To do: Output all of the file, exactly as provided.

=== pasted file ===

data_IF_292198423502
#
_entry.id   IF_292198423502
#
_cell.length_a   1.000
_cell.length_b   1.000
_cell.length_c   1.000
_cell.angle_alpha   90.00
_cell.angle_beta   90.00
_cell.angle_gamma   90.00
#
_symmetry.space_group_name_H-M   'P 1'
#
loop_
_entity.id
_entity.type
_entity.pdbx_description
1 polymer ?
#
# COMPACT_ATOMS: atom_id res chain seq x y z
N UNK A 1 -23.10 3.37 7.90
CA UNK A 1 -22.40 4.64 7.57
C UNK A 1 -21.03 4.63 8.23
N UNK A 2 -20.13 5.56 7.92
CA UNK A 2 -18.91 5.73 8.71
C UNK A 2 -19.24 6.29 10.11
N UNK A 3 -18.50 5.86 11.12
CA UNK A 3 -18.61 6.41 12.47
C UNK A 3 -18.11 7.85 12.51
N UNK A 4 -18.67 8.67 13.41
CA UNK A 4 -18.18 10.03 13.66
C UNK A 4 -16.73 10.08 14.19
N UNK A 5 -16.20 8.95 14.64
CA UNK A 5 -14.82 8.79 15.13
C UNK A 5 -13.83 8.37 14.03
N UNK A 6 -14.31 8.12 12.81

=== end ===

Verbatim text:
data_IF_292198423502
#
_entry.id   IF_292198423502
#
_cell.length_a   1.000
_cell.length_b   1.000
_cell.length_c   1.000
_cell.angle_alpha   90.00
_cell.angle_beta   90.00
_cell.angle_gamma   90.00
#
_symmetry.space_group_name_H-M   'P 1'
#
loop_
_entity.id
_entity.type
_entity.pdbx_description
1 polymer ?
#
# COMPACT_ATOMS: atom_id res chain seq x y z
N UNK A 1 -23.10 3.37 7.90
CA UNK A 1 -22.40 4.64 7.57
C UNK A 1 -21.03 4.63 8.23
N UNK A 2 -20.13 5.56 7.92
CA UNK A 2 -18.91 5.73 8.71
C UNK A 2 -19.24 6.29 10.11
N UNK A 3 -18.50 5.86 11.12
CA UNK A 3 -18.61 6.41 12.47
C UNK A 3 -18.11 7.85 12.51
N UNK A 4 -18.67 8.67 13.41
CA UNK A 4 -18.18 10.03 13.66
C UNK A 4 -16.73 10.08 14.19
N UNK A 5 -16.20 8.95 14.64
CA UNK A 5 -14.82 8.79 15.13
C UNK A 5 -13.83 8.37 14.03
N UNK A 6 -14.31 8.12 12.81